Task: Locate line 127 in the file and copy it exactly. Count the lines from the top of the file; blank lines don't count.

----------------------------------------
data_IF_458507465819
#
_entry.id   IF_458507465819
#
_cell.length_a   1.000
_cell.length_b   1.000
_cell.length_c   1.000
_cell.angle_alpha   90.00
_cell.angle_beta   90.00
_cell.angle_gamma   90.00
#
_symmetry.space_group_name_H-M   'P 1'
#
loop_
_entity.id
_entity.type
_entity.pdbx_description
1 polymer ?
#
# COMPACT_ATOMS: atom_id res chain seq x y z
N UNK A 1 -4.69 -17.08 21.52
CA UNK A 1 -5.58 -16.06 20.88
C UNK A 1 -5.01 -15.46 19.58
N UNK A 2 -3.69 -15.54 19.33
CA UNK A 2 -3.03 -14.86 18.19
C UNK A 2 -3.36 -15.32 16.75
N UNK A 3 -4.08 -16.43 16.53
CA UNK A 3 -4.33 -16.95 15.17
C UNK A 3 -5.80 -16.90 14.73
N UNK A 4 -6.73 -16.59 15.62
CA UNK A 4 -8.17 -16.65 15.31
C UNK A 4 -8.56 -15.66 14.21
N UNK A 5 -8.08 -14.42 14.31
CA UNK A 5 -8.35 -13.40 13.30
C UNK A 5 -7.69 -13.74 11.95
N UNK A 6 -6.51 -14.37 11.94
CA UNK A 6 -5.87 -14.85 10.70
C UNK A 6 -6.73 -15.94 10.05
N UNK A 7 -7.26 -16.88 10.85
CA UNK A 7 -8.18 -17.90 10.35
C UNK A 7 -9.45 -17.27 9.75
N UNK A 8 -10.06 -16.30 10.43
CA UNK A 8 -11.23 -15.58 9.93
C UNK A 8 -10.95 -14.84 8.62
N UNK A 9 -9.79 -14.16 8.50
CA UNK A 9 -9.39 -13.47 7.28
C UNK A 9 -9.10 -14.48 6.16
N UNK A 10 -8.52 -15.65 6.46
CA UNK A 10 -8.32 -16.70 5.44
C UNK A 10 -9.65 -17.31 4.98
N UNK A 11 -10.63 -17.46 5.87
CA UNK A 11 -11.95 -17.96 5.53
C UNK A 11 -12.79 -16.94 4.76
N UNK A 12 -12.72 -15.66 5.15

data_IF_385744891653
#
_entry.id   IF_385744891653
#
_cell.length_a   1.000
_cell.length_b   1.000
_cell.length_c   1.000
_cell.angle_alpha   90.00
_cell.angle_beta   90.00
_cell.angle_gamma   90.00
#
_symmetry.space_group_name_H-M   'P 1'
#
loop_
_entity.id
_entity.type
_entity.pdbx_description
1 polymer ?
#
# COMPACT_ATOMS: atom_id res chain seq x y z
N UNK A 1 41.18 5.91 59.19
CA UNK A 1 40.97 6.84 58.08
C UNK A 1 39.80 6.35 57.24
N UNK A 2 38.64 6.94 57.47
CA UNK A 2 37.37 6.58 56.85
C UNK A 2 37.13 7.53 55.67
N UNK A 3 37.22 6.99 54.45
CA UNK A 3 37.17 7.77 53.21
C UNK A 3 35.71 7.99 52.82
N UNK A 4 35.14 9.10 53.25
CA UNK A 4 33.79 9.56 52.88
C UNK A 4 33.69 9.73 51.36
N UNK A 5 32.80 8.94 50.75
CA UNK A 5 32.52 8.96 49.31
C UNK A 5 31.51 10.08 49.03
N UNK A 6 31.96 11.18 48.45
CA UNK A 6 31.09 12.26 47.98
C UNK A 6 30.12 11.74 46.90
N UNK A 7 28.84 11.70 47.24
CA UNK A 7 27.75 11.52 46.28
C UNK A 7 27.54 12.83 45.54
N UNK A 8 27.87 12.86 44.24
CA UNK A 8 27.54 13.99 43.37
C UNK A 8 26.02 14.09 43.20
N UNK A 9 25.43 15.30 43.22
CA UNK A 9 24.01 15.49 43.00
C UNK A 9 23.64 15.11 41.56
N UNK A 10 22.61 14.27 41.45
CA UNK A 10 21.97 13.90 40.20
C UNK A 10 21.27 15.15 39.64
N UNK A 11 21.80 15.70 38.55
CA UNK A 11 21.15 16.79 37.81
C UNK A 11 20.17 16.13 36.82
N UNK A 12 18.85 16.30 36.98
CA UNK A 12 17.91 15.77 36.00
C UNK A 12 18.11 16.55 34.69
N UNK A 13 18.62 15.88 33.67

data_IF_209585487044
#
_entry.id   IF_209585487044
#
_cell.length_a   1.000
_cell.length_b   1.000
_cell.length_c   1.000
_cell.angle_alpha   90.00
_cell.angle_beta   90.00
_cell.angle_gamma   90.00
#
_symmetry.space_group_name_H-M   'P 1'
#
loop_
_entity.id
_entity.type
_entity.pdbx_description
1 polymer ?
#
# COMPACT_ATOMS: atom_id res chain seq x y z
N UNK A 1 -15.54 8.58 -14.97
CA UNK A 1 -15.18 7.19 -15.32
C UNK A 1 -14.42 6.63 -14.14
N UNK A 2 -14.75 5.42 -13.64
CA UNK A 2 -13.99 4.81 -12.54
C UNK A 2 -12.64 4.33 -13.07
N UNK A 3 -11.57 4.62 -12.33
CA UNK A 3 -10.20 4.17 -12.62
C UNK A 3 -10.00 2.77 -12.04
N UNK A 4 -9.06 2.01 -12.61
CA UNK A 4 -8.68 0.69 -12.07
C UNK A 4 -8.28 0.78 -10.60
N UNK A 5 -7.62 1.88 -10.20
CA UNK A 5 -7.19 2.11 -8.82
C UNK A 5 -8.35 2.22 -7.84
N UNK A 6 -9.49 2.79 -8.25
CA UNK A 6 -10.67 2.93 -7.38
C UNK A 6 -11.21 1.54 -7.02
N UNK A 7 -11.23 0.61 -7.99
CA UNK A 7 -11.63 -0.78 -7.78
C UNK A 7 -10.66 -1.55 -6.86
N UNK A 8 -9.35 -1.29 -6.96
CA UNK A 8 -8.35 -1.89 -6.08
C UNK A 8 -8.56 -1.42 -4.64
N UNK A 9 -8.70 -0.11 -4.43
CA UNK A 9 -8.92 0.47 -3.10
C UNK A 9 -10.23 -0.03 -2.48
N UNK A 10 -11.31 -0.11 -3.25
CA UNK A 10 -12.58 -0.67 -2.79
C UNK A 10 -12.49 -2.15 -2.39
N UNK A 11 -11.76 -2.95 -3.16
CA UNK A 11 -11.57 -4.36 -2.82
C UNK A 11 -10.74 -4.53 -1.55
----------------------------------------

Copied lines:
_entity.type